Peter Taylor's documentaries tend to induce stomach ache and queasiness. I mean this as a compliment. In a world where the word information calls to mind Coleridge's "Rime of the Ancient Mariner" ("Water, water, everywhere,/ Nor any drop to drink"), Taylor never fails to deliver thirst-quenching new stuff that matters. How does he do it? His latest series, The Secret War on Terror (14 and 21 March, 9pm), is so crammed with news lines that the BBC has imposed embargoes. The other night, he made a special guest-star appearance on the Ten O'Clock News. He was inside Guantanamo Bay, which President Obama will not be closing after all. "Unedifying" was the adjective he used to describe some of what has gone on there, and it departed his lips with the solemnity of Moses delivering the Ten Commandments.
The Secret War on Terror asks two questions. First, to what degree has the west sacrificed its democratic principles in the fight against terrorism? Second, has this struggle made us any safer? The news is not, I'm afraid, good. We've known for a while about extraordinary rendition and torture. I asked Tony Blair about both when I interviewed him a couple of years ago (needless to say, he did not fall on his knees and beg for God's forgiveness; his attitude was akin to that of a parent addressing a vexatious teenager who would only finally grasp "the truth" when she was fully grown up).
Nevertheless, Taylor's charge sheet was shocking. Which was more horrifying? Eliza Manningham-Buller, the former head of MI5, admitting in her first televised interview how "shocked" she was to realise, shortly before her retirement, exactly what the Americans had been up to? Or the conversation in which Pat D'Amuro, former assistant director of counter-terrorism at the FBI, told Taylor that, in 2002, he had instructed his operatives to return from Pakistan, where they were interrogating the alleged al-Qaeda terrorist Abu Zubaydah, because the CIA had arrived and its officers were planning to use "enhanced interrogation techniques"? (D'Amuro did not think that history would judge him kindly were he to turn a blind eye to torture, for which this is the received euphemism.) I think that the lowest moment may have been when Pervez Musharraf, the former president of Pakistan, denied that the UK government had ever requested his regime to refrain from using torture and then giggled, as if he was discussing a childish game.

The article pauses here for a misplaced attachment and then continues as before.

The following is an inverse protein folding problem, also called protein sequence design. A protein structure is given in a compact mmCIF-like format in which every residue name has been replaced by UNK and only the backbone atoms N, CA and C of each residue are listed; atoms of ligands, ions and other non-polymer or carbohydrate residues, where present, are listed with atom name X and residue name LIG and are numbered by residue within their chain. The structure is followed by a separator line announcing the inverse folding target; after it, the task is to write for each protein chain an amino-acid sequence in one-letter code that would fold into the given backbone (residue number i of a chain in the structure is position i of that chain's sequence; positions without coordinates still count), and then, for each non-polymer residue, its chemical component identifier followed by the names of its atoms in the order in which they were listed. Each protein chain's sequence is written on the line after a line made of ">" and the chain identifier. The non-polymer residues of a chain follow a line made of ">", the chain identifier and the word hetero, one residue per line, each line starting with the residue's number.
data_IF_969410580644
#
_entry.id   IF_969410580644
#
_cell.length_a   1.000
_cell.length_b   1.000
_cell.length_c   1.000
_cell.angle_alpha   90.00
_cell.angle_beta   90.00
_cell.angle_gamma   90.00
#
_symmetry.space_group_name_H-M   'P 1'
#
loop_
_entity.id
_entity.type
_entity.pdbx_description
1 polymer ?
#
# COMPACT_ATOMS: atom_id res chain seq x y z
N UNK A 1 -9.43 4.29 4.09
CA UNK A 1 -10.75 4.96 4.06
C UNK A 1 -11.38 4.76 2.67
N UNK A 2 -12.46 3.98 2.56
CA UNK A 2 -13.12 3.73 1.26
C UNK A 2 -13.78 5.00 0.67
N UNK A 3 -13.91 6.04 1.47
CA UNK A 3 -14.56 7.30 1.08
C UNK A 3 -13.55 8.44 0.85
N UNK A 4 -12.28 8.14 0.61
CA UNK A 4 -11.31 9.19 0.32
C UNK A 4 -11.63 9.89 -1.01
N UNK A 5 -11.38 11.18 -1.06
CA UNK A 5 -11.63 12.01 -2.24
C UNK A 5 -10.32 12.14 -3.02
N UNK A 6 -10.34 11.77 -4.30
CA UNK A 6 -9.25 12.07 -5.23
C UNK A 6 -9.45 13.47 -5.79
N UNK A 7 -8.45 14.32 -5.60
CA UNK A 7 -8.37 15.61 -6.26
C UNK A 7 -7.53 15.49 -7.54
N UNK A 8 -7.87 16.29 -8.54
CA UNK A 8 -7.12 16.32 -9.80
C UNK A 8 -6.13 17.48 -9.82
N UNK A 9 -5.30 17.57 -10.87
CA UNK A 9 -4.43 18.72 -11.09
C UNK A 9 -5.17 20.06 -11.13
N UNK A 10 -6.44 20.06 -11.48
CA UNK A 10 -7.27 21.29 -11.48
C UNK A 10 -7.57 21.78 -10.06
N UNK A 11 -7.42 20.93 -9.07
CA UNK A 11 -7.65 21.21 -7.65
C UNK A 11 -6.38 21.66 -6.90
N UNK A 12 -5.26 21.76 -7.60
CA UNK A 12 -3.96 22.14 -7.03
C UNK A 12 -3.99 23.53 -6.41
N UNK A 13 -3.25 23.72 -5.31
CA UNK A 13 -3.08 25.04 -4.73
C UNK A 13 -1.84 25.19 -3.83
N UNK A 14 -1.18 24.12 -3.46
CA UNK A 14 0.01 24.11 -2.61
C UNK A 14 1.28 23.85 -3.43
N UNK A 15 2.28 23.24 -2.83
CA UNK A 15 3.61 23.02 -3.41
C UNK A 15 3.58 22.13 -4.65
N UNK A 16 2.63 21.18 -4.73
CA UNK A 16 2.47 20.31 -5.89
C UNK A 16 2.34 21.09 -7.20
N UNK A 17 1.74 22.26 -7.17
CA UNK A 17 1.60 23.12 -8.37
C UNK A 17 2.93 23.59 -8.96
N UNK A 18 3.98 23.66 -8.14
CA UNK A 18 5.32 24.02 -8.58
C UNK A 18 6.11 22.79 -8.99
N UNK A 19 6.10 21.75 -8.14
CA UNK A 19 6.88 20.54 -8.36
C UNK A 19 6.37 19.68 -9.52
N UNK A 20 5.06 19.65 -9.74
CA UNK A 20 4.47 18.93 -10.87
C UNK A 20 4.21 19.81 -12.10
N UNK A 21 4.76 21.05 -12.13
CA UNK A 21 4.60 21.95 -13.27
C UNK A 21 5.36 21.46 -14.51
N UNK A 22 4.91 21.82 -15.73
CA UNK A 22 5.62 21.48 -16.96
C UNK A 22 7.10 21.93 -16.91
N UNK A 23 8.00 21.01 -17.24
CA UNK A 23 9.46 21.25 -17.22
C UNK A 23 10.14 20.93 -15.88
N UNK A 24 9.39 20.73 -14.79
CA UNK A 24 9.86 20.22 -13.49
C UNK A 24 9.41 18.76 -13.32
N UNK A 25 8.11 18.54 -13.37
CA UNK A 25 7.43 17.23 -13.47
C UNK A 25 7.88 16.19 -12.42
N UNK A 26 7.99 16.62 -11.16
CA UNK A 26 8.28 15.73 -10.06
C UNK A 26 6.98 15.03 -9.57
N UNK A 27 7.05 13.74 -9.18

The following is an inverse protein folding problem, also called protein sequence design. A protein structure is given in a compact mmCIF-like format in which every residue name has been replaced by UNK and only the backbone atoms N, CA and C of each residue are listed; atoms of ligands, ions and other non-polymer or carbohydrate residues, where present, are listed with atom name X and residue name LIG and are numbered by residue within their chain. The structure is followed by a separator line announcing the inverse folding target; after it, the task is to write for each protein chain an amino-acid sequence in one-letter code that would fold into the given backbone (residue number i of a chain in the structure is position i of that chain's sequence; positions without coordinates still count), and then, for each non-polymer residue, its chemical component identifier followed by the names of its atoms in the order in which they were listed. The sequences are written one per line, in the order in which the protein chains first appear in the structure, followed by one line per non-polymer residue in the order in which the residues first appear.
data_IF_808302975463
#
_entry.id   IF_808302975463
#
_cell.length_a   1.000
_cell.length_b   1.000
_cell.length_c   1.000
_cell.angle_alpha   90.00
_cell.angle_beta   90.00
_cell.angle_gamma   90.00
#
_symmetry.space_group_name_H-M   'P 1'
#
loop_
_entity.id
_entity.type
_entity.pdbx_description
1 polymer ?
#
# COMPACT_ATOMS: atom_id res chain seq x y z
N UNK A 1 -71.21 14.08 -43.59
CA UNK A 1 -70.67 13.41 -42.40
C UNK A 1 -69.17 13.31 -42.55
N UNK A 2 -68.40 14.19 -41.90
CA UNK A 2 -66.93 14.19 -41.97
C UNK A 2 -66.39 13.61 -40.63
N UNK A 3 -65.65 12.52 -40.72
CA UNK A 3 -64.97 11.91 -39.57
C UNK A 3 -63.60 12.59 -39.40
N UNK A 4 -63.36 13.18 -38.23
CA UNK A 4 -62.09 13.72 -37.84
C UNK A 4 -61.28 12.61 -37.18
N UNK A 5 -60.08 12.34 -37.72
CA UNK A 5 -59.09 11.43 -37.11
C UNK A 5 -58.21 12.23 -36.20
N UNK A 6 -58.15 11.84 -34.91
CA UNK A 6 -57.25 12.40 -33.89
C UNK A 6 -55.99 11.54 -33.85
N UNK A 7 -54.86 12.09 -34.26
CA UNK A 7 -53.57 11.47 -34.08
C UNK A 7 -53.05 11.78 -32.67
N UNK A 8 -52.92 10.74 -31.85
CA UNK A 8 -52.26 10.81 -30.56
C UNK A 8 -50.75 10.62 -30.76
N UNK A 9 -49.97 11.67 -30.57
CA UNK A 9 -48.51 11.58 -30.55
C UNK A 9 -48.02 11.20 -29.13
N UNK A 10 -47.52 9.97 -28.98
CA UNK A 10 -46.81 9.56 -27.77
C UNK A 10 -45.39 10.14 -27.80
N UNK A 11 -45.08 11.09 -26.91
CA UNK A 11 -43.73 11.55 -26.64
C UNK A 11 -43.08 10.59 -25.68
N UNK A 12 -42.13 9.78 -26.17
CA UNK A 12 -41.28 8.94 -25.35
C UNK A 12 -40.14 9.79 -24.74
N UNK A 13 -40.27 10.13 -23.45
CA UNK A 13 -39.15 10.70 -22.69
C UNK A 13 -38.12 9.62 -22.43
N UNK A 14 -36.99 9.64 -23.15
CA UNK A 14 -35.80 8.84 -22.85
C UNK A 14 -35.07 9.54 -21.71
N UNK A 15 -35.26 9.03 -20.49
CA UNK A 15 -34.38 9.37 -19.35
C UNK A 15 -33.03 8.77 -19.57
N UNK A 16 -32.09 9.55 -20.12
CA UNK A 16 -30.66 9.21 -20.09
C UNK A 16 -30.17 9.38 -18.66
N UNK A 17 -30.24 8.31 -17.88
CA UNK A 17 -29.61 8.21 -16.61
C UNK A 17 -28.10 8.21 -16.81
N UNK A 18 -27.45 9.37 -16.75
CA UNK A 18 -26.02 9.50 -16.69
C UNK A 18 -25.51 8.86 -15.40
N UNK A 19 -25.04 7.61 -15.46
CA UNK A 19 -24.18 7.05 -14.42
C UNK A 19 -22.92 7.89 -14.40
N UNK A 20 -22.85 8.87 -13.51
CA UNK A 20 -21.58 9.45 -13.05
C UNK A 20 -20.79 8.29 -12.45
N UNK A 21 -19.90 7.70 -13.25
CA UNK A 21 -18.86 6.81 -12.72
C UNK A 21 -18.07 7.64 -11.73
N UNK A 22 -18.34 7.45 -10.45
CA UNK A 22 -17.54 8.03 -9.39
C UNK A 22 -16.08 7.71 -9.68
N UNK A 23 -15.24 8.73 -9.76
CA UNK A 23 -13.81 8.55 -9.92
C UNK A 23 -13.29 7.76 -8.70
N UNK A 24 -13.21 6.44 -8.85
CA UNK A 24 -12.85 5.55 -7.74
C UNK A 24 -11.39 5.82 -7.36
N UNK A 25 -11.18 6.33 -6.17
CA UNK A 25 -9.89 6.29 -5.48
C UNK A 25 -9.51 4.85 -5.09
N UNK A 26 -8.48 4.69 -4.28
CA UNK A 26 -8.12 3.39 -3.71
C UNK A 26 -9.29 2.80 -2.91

“The banality of evil" is a phrase much overused, but I can't think of a better one in this instance. The Bush administration treated the map of the world as a kind of torture brochure. "If you want good intelligence, send him to Syria; if you want him to disappear, send him to Cairo," said one spook. And Morocco? Oh, Morocco. The treats in store. "You can get what you want in Morocco." Hell, those guys even pull fingernails out. Meanwhile, Donald Rumsfeld was scribbling in the margins of classified documents. Why shouldn't detainees have to stand for longer than four hours at a time? The Rumsfeldinator can stand for six to eight hours a day!
Taylor will examine our national security in part two and I don't expect to feel reassured. It's not only that torture produces unreliable information (Khalid Sheikh Mohammed, the monster who beheaded the US journalist Daniel Pearl, was waterboarded 183 times in one month, with the result that about 90 per cent of the crimes he admitted to were fabrications). It's also a huge propaganda boost for those who seek to radicalise. Taylor asked Manningham-Buller, wearing pearl earrings and pastel tweed, if torture damages the west. She was unequivocal: it does. Her analysis was far more brief and less impassioned than that of the Reprieve lawyer Clive Stafford Smith. But it had twice the impact. She was a spook, after all. She knows stuff. Taylor clearly recognised this. He nodded his head but kept shtum. There is a time to push and a time to fall silent. That he knows this is one of the things that set him apart.